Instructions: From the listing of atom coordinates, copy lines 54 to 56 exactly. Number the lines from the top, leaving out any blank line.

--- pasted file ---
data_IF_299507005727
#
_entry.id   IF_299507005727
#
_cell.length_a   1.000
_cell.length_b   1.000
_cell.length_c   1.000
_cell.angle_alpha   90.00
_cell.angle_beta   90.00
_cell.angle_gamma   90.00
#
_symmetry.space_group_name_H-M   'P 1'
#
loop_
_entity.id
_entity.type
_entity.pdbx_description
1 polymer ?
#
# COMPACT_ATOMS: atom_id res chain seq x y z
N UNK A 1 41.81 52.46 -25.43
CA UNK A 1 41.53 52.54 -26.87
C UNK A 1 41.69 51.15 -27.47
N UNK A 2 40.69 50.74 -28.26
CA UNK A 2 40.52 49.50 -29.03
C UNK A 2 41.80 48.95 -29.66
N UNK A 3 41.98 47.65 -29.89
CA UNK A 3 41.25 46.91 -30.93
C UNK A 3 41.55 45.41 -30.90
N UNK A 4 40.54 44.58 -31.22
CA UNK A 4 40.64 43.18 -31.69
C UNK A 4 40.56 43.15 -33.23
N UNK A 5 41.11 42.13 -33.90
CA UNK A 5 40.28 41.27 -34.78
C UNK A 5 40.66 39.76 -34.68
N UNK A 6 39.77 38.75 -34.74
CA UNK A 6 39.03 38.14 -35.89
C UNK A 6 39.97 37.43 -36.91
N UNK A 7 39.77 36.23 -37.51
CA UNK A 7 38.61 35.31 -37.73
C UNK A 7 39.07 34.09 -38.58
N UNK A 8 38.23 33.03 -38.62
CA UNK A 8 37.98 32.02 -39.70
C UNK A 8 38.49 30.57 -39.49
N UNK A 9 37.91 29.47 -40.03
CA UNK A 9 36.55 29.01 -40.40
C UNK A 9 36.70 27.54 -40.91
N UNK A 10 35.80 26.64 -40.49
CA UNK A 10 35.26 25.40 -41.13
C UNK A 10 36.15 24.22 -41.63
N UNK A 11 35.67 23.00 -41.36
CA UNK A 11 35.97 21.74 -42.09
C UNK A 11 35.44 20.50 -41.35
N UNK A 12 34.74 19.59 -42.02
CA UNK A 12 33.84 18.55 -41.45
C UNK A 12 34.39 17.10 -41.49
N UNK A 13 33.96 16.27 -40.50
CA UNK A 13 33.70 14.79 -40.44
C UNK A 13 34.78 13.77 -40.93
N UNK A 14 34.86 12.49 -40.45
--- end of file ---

N UNK A 12 34.74 19.59 -42.02
CA UNK A 12 33.84 18.55 -41.45
C UNK A 12 34.39 17.10 -41.49